Some urban development and preservation advocates question why many historic properties owned by the Ilitches have stood empty and decaying for years. For example, the family's plan to tear down the long-vacant Madison-Lenox Hotel -- designated an endangered site by the National Trust for Historic Preservation -- has evoked public protests, and the city's historic commission has twice turned down the Ilitches' application for a demolition permit.
There also have been conflicts with other business people -- most recently with Marian Ilitch's partners in MotorCity Casino.
Ilitch, who currently owns 25 percent of MotorCity, is paying $525 million for the 53.5 percent stake in the casino owned by Mandalay Resort Group. She also is buying an 11.5 percent stake held by Atwater Entertainment, a group of more than 100 local investors, as well as the remaining 10 percent from another local investor, Tom Celani.
Herb Strather, a Detroit developer who was one of the founders of Atwater and said he recently rejoined the investment group, said Ilitch is buying the Atwater stake for about $106 million. That's about 5 percent less than the rate she is paying for Mandalay's shares.
"Mrs. Ilitch gave us a lowball offer," said Strather, who had teamed up with another prominent Detroit businessman, Peter Karmanos Jr., to make a failed, 11th-hour bid for the Mandalay stake after it emerged that Ilitch was negotiating.
But Vivian Carpenter, president of Atwater, said the deal was "good for investors."
A spokesman for Marian Ilitch, Tom Shields, refused to talk about specifics of the Atwater deal but noted, "The Atwater Entertainment partners voted overwhelmingly to accept the offer made for their shares."
The purchase agreement came after Atwater and Celani sued Ilitch, accusing her of violating the terms of their partnership when she negotiated unilaterally with MGM. They claimed they tried repeatedly to get in touch with Ilitch about bidding together for the Mandalay stake, but she refused to talk to them.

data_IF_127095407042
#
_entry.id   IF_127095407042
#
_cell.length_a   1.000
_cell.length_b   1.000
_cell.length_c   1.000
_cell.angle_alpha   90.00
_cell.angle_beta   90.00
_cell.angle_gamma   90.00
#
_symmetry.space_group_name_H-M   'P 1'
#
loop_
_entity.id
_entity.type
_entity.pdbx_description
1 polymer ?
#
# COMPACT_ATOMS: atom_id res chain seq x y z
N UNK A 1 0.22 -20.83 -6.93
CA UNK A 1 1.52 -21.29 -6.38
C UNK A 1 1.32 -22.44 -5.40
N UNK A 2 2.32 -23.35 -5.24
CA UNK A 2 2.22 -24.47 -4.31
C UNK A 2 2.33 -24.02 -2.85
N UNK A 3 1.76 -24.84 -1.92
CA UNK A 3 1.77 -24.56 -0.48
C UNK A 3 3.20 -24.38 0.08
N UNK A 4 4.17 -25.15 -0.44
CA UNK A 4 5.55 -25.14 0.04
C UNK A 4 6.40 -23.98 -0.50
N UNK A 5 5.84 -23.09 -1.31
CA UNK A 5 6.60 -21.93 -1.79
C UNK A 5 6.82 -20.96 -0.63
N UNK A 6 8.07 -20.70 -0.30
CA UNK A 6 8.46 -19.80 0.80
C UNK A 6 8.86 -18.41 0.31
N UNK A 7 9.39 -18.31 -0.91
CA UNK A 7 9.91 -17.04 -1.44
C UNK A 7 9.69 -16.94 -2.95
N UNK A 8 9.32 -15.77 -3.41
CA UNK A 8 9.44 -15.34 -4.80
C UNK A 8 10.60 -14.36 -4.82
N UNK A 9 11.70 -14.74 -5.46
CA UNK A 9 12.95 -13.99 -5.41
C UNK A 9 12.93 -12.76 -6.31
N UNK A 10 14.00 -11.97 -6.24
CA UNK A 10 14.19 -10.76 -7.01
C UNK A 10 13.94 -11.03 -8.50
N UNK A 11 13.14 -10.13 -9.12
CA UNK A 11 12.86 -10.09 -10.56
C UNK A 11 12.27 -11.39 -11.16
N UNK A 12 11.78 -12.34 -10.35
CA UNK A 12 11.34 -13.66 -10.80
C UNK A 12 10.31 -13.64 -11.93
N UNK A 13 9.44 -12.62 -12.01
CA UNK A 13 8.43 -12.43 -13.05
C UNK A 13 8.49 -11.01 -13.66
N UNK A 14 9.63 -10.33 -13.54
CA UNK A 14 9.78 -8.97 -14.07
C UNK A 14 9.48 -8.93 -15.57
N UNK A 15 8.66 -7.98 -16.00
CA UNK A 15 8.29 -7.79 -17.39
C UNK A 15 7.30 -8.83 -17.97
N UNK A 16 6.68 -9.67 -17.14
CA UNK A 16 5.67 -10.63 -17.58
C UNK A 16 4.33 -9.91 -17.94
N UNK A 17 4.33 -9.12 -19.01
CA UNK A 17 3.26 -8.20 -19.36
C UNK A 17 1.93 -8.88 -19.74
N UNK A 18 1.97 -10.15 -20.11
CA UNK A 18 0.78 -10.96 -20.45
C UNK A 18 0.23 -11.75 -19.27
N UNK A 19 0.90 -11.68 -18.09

The lawsuit is to be dropped as part of the purchase agreement.
The Michigan Gaming Control Board is expected to scrutinize the proposed MotorCity sale at a Wednesday meeting. The sale is contingent on the board's approval and on the completion of the MGM-Mandalay merger, expected by June 30.
If the deal is completed, MotorCity will be one of the biggest casinos in the hands of a private individual. And although Nevada's first gaming license was issued to a woman, women owners are rare in the industry today, said David Schwartz, director of the Gaming Studies Research Center at UNLV.
Parties to the deal say Wednesday's meeting should go smoothly because Ilitch is already licensed as a casino owner because of her 25 percent stake.
Rob Russell, a gaming analyst with the Lansing law firm Fraser Trebilcock Davis Dunlap, said he would be surprised if Ilitch made any drastic changes at MotorCity. The casino has successfully marketed itself around the local automotive theme, he said.
"MotorCity's current management has been extremely responsive to the local market," he said. "That's probably one reason Mrs. Ilitch saw it as a good investment."